Rationalizing the Security StackMark Butler of Qualys on Strategies for Automating and Orchestrating
As a long-time security leader, Qualys CISO Mark Butler has watched the evolution of security tools and platforms. The best-of-breed approach still has merit, but also has failed us, he says. How can automation and orchestration provide new business value?
Butler, a former CISO at Fiserv and security executive at H&R Block who has decades of experience with security controls, feels the pain of colleagues wanting to rationalize their security stack. (For more on Butler's CISO mission, see: Qualys Customer Is Now the CISO.)
"We have 30, 40, 50 security tools in a lot of large organizations, and there was a reason why each one of those tools was evaluated, selected, purchased and implemented - and each one of those decisions probably made sense at the time," Butler says in an interview with Information Security Media Group. But this accumulation brings with it a daunting challenge: "How do we get these tools to talk together without some strategic governance over why are we building these sets of tools and what are we driving from a capabilities standpoint ...?"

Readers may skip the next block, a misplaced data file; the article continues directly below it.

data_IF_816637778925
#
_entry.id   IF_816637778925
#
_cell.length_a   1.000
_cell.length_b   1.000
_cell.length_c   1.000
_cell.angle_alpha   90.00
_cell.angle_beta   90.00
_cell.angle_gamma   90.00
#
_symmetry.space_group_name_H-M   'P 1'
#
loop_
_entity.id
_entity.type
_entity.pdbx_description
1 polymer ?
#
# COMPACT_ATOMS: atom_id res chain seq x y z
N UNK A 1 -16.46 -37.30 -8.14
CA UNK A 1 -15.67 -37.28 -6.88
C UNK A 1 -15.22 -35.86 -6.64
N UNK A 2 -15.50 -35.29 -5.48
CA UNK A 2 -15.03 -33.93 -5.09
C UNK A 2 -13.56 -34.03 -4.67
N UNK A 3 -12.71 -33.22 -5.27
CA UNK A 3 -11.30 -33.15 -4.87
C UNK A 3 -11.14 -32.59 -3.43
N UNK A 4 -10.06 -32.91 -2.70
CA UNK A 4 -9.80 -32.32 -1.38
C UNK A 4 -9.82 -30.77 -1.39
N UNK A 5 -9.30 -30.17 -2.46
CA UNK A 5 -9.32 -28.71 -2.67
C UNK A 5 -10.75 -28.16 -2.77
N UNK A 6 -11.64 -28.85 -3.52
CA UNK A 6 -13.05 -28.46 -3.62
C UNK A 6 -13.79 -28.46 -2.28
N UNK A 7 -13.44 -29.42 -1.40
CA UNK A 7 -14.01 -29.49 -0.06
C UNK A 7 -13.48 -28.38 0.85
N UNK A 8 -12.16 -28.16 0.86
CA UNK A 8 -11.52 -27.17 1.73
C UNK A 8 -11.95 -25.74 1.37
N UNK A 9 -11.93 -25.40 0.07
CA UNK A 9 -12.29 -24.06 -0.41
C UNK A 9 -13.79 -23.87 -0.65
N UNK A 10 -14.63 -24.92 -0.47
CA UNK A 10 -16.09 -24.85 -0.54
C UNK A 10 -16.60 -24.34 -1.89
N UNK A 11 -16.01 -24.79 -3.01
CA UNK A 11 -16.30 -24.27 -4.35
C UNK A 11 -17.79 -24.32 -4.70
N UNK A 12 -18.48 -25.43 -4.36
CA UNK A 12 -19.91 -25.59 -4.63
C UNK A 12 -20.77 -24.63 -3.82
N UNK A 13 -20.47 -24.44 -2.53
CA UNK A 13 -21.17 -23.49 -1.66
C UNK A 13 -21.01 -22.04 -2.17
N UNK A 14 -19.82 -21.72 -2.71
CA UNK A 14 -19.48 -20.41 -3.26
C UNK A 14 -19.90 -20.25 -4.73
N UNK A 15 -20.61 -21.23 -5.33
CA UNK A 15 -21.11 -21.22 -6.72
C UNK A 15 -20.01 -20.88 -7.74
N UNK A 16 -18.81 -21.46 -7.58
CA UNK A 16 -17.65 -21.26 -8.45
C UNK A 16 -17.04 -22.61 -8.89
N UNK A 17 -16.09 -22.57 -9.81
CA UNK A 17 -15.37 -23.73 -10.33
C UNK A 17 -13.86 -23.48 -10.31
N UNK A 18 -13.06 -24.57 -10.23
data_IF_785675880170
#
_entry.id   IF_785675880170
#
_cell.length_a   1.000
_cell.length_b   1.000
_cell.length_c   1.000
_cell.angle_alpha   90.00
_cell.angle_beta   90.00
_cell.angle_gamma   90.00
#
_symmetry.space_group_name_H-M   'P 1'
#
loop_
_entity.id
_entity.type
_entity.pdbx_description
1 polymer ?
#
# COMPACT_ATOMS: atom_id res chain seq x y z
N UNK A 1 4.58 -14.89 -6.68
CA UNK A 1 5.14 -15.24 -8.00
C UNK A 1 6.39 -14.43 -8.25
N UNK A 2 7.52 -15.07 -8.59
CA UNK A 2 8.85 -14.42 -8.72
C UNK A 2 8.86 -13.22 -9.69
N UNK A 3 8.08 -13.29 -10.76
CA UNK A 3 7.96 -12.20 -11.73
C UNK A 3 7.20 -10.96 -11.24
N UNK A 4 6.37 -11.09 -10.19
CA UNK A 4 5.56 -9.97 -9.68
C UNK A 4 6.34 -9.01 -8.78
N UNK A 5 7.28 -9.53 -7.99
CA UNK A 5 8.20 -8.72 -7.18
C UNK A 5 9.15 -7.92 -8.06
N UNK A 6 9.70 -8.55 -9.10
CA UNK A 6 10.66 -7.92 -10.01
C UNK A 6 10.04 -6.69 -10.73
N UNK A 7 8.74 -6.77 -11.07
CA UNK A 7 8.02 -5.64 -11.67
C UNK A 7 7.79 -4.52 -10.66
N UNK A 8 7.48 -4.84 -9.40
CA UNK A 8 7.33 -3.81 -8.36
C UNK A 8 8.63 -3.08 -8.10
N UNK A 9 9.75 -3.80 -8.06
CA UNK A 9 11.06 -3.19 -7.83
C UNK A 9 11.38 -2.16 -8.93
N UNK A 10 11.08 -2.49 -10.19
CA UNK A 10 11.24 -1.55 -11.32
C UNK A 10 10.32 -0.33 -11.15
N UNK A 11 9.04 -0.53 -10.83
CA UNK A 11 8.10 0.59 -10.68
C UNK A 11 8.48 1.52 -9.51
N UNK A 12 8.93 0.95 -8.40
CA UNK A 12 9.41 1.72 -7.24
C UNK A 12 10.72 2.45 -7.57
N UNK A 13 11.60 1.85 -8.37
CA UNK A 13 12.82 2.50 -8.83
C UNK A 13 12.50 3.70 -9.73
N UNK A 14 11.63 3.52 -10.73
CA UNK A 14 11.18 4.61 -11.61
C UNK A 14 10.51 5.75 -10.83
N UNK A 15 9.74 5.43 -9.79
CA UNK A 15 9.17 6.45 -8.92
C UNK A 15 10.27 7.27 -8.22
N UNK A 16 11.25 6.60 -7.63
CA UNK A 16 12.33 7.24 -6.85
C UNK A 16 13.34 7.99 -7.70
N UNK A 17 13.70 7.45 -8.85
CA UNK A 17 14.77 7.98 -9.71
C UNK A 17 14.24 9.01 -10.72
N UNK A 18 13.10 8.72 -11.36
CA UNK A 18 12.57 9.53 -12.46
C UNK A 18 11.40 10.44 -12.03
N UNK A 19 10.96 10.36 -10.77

In an interview about rationalizing and simplifying the stack, Butler discusses:
- How we got here;
- Pluses and minuses of the best-of-breed approach;
- The present and future promise of automation and orchestration.
Butler has more than 20 years of IT security experience, working with executive management, IT leadership and legal counsel at a variety of companies. Prior to joining Qualys, he served as vice president, CISO and enterprise security information officer at Fiserv. He also has held roles in global security consulting, independent technical research and comprehensive assessment services, as well as several key security roles at H&R Block.